“Where is your jacket?”
It was the first thing she said to me. It’s fairly often her go-to question. She needs me to be warm and protected. That’s what grandmas care about, and we love them for it. She may finally be accepting the fact that her dozens of grandchildren and great-grandchildren no longer wear “under-shirts” every day, but how dare I go to Grandma’s without a coat of some sort! It was also February, so she honestly had a point.
I sat down at her dining room table which I realized was a privilege I had not experienced often. Grandma Mary’s house is usually full of people when I’m there, and the family “elders” rightfully claim use of the dining room table. To sit with Grandma Mary one-on-one at that table was a priceless treat, especially considering that I’m only married into this amazing family.
After settling in with my pen and paper, ready to capture as much as I could, Grandma Mary walked me through her childhood and showed me what it looked like to live the sharecropper’s life. There was barely anything on their meal table that wasn’t produced from their own labor. Fresh-churned butter, milk from their cows, wheat and vegetables all grown by her family. I watched her flashback to the days of kerosene lamps and outhouses almost as though it was last week. Her dad was the superintendent of Sunday School for 40-something years at the country church Grandma Mary still visited recently. Church and God were always non-negotiables. And maybe that was crucial for the person Grandma Mary became.
As she unfolded the most elaborate stories about her long walks to school and how she once lived in a house with her 8 cousins and 5 siblings, she never once mentioned anything about racial controversy. Here I am, inching closer to the edge of my seat, waiting for a radical story of how she stood up to racist landowners or white restaurant owners who refused to serve her. But not once did she mention anything about race. She just kept smiling and reminiscing like her past was nearly perfect. So I unintelligently assumed that it was too painful for her to bring up and she needed me to push a little.
“What about the white people?” I blurted out in the middle of her stories. What I really wanted to say was “tell me about the heartache and the painful memories you try to forget.” To my almost disappointed surprise, she simply shook her head and said: “I have never had a problem with white people.” A million questions raced to my lips, but I couldn’t get any of them out. In hindsight, I realized I wanted her to express pain to me because I wanted to tell her how sorry I was on behalf of my race, and I wanted her to know how much I care about racial reconciliation. It was somehow about me—the white girl. Go figure!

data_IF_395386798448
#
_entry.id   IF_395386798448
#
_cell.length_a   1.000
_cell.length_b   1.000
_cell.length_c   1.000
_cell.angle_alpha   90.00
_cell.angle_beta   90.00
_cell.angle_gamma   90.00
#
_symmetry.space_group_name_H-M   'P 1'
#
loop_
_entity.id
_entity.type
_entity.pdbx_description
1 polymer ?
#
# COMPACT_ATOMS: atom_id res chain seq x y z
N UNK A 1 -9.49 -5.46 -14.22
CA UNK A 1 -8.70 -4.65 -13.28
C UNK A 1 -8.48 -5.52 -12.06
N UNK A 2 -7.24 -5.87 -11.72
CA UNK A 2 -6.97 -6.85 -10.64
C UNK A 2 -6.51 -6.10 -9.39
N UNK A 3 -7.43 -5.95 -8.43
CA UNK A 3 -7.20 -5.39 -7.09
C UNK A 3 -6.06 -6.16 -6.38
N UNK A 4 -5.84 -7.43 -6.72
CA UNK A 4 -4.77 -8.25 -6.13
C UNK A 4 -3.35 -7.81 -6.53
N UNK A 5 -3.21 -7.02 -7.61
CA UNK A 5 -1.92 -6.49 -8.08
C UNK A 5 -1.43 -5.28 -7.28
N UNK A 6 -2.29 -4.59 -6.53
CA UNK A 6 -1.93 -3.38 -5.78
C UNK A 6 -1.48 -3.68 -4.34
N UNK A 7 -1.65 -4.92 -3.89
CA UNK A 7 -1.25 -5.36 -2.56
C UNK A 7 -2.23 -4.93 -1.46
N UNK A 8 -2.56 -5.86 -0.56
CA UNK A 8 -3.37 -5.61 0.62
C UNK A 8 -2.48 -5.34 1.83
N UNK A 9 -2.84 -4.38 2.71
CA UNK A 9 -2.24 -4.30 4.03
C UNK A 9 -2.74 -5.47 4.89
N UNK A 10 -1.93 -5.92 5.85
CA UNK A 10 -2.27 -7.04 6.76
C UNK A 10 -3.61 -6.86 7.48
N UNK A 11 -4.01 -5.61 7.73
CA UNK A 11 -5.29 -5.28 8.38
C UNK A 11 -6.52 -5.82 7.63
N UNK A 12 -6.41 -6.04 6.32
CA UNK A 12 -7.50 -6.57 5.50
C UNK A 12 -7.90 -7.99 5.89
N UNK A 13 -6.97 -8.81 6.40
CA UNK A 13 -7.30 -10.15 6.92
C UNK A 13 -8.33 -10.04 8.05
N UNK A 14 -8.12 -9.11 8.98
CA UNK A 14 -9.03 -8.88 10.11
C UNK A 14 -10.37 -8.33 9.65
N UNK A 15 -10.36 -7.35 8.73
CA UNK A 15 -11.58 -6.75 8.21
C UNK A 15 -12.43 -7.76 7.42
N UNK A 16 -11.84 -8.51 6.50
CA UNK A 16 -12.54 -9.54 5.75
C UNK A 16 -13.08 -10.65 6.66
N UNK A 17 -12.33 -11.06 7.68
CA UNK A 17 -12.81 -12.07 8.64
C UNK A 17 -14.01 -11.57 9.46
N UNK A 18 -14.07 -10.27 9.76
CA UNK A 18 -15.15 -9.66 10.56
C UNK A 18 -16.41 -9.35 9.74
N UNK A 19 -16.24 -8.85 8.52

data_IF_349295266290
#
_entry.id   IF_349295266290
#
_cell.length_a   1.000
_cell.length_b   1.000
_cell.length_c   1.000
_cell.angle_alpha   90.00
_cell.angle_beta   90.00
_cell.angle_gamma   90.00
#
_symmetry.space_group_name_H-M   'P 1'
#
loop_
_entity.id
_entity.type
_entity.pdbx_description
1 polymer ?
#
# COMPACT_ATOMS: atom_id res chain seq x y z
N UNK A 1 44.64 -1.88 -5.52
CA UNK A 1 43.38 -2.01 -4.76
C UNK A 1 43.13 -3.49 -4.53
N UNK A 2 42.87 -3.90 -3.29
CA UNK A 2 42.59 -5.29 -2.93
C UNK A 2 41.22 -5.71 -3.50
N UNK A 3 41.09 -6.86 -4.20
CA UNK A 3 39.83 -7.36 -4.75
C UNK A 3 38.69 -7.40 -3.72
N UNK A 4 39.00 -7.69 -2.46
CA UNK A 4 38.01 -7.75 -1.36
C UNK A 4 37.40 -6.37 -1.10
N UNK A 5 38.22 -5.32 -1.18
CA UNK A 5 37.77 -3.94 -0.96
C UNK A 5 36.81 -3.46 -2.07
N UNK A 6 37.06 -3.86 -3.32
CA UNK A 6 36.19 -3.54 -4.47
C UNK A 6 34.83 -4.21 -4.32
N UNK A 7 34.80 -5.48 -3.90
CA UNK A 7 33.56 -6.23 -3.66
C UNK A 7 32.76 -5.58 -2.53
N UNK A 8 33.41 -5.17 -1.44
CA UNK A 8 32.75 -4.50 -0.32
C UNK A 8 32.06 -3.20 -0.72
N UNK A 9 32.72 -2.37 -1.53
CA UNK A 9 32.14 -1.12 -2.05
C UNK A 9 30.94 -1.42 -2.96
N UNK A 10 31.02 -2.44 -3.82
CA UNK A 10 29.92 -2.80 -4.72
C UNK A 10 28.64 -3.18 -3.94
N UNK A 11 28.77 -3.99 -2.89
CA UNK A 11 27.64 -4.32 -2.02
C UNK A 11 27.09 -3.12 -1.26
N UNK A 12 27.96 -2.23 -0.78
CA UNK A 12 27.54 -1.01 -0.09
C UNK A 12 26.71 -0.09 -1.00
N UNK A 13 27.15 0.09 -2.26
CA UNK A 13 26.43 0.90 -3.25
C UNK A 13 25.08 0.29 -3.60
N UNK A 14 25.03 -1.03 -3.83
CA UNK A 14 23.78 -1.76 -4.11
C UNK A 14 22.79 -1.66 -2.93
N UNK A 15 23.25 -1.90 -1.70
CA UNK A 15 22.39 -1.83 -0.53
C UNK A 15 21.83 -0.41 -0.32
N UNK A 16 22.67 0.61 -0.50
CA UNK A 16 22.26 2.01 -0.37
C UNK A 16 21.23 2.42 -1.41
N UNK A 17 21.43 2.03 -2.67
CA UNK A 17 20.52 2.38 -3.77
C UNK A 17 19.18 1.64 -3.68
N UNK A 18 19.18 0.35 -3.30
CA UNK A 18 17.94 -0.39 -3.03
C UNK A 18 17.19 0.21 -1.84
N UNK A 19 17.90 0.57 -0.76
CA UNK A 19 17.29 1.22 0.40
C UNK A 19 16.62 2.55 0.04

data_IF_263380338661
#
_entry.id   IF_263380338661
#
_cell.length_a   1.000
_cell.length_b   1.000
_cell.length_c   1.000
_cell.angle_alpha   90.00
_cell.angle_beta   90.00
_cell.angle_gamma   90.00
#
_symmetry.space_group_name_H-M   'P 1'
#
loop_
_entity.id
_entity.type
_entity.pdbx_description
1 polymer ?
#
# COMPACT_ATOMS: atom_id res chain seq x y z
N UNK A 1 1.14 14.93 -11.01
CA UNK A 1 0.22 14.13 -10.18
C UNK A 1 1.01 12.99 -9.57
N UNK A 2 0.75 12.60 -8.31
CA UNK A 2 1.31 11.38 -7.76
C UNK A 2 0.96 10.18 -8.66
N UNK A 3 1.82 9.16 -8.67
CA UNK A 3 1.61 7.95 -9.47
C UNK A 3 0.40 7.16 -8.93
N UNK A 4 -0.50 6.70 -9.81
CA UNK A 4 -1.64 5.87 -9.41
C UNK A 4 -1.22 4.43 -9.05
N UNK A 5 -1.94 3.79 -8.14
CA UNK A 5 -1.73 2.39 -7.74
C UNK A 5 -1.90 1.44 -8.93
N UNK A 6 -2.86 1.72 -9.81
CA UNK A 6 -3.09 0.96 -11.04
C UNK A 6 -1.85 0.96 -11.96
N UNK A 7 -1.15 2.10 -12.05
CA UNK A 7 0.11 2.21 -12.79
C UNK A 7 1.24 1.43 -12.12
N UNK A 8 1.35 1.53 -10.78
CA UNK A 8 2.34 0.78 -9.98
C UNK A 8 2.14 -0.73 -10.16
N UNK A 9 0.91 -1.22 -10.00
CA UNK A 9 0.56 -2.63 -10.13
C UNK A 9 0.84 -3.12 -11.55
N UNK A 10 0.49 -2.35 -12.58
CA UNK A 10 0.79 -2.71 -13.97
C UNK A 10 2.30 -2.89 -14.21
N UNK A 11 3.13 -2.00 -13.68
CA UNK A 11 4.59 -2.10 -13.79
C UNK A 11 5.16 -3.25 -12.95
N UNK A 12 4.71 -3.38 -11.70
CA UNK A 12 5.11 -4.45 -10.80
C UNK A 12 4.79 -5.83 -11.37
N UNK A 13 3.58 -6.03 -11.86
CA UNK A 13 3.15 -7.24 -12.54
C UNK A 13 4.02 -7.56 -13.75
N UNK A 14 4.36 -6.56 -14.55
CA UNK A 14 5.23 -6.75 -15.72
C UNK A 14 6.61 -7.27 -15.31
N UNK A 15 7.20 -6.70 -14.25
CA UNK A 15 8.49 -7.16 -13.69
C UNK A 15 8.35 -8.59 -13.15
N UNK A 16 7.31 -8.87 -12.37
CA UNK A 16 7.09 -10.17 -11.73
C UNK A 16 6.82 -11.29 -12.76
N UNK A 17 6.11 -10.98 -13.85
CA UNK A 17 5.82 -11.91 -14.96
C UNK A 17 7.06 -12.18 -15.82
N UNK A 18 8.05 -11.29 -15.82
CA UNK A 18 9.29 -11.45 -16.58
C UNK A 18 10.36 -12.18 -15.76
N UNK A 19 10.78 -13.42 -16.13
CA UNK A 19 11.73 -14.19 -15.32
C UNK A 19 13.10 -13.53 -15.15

Grandma Mary continued on through her journey of becoming a military wife and the long train rides up and down the East Coast while bouncing from base to base with her husband and then children. She once traveled from North Carolina to California eight months pregnant. She stayed home to raise her children and continued to go to church no matter where she was. “I can go to church with anyone,” Grandma Mary stated very matter of factly, “Because I know God doesn’t have a separate Heaven for Baptists, Pentecostals, or any other denomination.” I was in awe of her loving perspective even at a young age.
She diverted from the race topic every time I brought it up, not because it didn’t matter, but it just wasn’t the most important thing about her story. However, I did finally get a few stories out of her, even though the outcomes weren’t what I expected. While living in Maine, a little white boy yelled a racial slur at her toddler son. “Here we go,” I thought to myself, “surely this angered her deeply.” But of course, Grandma Mary just kept walking down the street, minding her own business. When I asked her why she didn’t say anything, she gave me this unforgettable nugget of truth, “I knew I wanted to live a long life, and I knew that meant I couldn’t worry about things that people could only change for themselves. I’m not going to change someone; I’m going to change me. And that’s enough to worry about.”
Grandma Mary has always known her value. She has never questioned her worth. At the age of 19, she got on a bus and sat near the front without giving it a second thought. She said a friend reminded her later that it infuriated white people when a black person sat at the front of the bus. This friend couldn’t believe young Mary hadn’t been verbally attacked. But Grandma Mary was left alone completely. She remembered that she hadn’t even thought about where she was going to sit. She naively but confidently lived her life how she pleased and seemed to block out anyone or anything that didn’t oblige to that. “I know God didn’t make anyone better than me,” she assured me (only grandmas can get away with saying things like this out loud).
A plaque with The Serenity Prayer is hung by the door of her house. She motioned toward it during my visit, claiming to live by it daily. “God grant me the serenity to accept the things I cannot change, the courage to change the things I can, and the wisdom to know the difference.” I don’t know that I’ve ever met someone who has so efficiently walked out the meaning of that prayer the way Grandma Mary has.
If I’m honest, my goal that day was to uncover dark racial tension so I could write about how she overcame it. What I gained instead was wisdom to live by and the inspiration to love others and myself well. I can’t help but celebrate Grandma Mary, 81 years young this month as well as 44 years cancer-free, for finding true serenity in her life. She’s a woman of great strength and the best grandma we could ever have.
Featured Image by Erick Lee Hodge